An era ended in 1937 when the last narrow-gauge train left the Breckenridge station. For fifty-five years the faithful train chugged over the steep and winding Boreas Pass to connect Breckenridge to the world, haul its gold laden freight, and bring supplies and fineries to the community. Watching the last railroad to run through Breckenridge was like “witnessing the death of an old friend.”
Breckenridge was booming in 1880 when word of the impending arrival of the railroad reached the community. It had long been a wished-for transportation infrastructure. Ore is heavy and expensive to haul. A train would make lower grade ore profitable to mine and move. Until the train arrived, Breckenridge was very isolated, far from any major population center and barely accessible by rough wagon trails and burro paths. You could hardly even call them roads.
In 1879, the black sand that clogged sluice boxes was found to be highly valuable. Instead of discarding it in nuisance piles, new techniques allowed “carbonate” to be successfully milled. The result was a fortune in lead and silver, creating millionaires in a day.
By 1880, a synchrony of glad tidings improved the lot of Breckenridge. Silver was valuable, capital investment was readily available with the end of the Civil War, immigrants from the impoverished countries of England, Wales, and Cornwall provided cheap labor, and the West had been conquered in the name of Manifest Destiny.
In August 1882, the Denver, South Park & Pacific Railroad (DSP&PRR) arrived in Breckenridge to great fanfare. Now with regular train service, goods and supplies flowed in to town, as the ore and timber flowed out. A notable change also took over Breckenridge: women. Before the train made access easier, the wives of Breckenridge’s workers would depart for the winter to gentler climates. Now with year-round transportation, the women stayed. They built churches and schools, conducted choirs and music lessons, started charitable outreach, and demanded wall paper to cover the drafty walls of their still-rustic cabins and homes. Breckenridge was becoming an established community.
Breckenridge’s relationship with the railroad alternated between love and hate, however. There were constant complaints about service, as the train was always late. The acronym for the railroad company came to be known as Darn Slow Pulling & Pretty Rough Riding. When the railroad company moved the telegraph station from Main Street to the depot a half-mile from town, the community grumbled mightily.
The High Line, as it was known, was never well capitalized to begin with. The narrow-gauge track faced many obstacles: erosion from spring run-off, narrow canyons, steep grades, sharp curves, blown bridges, and ice, snow and avalanches. Competitor railroads offered an early warning: “…the treasury of any company that might undertake such a task would be subject to a constant drain to meet expenses.” Prophetic words that were not heeded, as the rush to the mineral wealth of the Colorado Rockies was fueled by one of the most virulent fevers known to man: Gold Fever.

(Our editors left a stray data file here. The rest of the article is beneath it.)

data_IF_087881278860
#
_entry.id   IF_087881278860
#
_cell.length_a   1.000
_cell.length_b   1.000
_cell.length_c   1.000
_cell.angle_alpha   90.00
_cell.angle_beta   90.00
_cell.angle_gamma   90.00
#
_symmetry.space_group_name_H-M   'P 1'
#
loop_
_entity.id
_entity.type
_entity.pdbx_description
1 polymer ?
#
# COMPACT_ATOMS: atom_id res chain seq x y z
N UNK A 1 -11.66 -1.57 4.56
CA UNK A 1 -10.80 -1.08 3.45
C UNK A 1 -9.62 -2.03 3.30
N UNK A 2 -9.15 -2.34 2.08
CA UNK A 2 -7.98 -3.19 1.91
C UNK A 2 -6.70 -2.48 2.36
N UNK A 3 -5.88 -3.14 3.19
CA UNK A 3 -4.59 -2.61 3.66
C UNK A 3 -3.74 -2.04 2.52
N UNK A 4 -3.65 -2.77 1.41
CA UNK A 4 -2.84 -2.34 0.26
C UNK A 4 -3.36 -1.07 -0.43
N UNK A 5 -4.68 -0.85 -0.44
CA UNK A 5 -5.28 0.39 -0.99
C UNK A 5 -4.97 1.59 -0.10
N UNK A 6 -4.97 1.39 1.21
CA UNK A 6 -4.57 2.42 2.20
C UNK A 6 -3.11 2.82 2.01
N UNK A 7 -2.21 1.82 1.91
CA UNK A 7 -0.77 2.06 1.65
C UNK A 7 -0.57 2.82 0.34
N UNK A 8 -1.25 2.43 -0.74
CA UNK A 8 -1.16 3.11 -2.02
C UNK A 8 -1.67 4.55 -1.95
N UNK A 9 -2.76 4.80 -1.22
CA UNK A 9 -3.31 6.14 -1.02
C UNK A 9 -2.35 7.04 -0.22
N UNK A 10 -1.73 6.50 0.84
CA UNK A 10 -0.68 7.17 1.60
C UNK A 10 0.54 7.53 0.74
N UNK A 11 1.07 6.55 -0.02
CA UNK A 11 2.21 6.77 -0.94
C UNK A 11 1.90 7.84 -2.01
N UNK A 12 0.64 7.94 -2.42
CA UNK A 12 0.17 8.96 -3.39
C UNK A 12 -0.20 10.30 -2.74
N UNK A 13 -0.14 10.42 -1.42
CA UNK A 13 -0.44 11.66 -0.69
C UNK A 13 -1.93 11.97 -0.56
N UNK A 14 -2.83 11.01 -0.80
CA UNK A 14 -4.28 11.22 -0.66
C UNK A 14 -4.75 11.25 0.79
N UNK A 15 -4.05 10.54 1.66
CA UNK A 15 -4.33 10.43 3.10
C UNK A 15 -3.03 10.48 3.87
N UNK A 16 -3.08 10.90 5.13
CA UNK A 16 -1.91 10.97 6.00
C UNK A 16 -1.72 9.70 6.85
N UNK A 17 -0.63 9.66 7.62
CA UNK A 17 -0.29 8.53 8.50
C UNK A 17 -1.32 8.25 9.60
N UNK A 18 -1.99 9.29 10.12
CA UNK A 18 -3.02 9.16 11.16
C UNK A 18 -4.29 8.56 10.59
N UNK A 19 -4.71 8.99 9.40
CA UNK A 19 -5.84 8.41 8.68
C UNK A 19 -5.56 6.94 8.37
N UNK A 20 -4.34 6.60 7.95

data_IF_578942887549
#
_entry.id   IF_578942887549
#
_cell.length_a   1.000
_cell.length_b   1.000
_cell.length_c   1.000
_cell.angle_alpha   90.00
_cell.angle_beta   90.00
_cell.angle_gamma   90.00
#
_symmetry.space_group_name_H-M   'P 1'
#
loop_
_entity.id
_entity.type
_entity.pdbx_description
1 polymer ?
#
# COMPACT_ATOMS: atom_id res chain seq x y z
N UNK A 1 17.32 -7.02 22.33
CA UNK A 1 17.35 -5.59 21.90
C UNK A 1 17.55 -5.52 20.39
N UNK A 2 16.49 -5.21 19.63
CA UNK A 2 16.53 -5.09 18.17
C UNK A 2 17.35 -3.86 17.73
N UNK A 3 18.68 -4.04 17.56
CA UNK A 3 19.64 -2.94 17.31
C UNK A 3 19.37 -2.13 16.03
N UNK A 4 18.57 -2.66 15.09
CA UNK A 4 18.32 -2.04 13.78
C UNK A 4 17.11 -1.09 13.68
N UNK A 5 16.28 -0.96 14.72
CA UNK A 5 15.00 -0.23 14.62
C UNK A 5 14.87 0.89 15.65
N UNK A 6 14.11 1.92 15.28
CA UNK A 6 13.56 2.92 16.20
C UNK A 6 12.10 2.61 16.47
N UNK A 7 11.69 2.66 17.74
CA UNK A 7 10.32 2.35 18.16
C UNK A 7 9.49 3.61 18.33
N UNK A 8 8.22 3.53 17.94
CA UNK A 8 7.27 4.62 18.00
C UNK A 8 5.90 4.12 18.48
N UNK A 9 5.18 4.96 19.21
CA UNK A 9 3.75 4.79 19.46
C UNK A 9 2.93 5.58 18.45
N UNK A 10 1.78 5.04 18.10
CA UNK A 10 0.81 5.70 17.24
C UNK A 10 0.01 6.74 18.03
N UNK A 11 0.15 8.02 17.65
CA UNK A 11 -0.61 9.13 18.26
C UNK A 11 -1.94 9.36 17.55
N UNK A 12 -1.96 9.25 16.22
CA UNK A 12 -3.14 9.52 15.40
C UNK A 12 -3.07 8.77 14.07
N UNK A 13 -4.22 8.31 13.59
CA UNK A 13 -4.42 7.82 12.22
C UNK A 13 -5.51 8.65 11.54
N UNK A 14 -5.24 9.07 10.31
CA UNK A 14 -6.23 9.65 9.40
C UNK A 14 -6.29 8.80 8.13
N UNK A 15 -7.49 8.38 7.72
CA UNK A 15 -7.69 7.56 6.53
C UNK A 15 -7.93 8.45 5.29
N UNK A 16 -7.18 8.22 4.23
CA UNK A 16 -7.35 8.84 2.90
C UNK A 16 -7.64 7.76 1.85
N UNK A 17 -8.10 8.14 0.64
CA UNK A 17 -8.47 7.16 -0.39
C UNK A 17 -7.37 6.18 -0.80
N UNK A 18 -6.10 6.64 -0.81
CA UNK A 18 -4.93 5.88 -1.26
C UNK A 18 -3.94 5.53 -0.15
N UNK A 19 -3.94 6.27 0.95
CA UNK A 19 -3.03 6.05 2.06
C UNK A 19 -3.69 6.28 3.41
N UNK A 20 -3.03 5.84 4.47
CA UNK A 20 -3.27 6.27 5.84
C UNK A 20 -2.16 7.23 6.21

The race to provide rail service to the mining camps was a ruthless battle, the “survival of the fittest.” Plagued by cutthroat competition, mismanagement, high expenses and likely corruption, the High Line went bankrupt once and changed owners three times during its brief existence. As Breckenridge’s fortunes declined throughout the early years of the 20th century, so too did the railroad’s. The mines were playing out and that meant less freight to haul.
By 1928, the High Line was owned by the Colorado and Southern Railroad when the company first applied for abandonment of their lines throughout Colorado. The people of Breckenridge fought abandonment vigorously. William Briggle was successful in keeping the railway open for several more years.
But the end was near. In 1936, the Postal Service awarded its contract for mail hauling to the trucking companies. The thrice-weekly train service could no longer afford to operate without the lucrative mail run. The transportation business was changing too with improved highways and sturdier vehicles. Narrow gauge railways were too expensive to convert to standard gauge.
An attempt was made to take over the Breckenridge-Leadville section of rail to provide a way to get ore to the smelters in Leadville and continue transportation throughout Summit County. Roads were so bad then that people would put their cars on blocks for the winter. Kids took the train to school. Despite the efforts of County Treasurer George Robinson, the application was rejected. Breckenridge was without a railway.
Crowds gathered on the platform at the Breckenridge Depot to watch the last train pass through on April 10, 1937. It was a sad day for the old High Line, like “attending a funeral” commented one observer. Like the stages of grief, there was a grim acceptance of the loss. The Depression had decimated Breckenridge, and while it was down, it wasn’t out. The Tiger Dredge still churned through town, and mining operations continued at the Wellington and Tiger. Breckenridge remained optimistic that mining would make a come-back.
Today, relics of the old High Line are still visible throughout the community. Visit the High Line Railroad Park to hear the keening sound of the train whistle and view locomotive Number 9 and the Leslie Rotary Snowplow that cleared the tracks in winter. Other remnants of the old High Line are visible visible along Boreas Pass Road, including the Section House at the summit, and Bakers Tank. In town, the trestle for the old railway can be seen crossing the Blue River at The Village complex.
Learn more about the railroad history and join a tour with the Breckenridge Heritage Alliance.
written by Leigh Girvin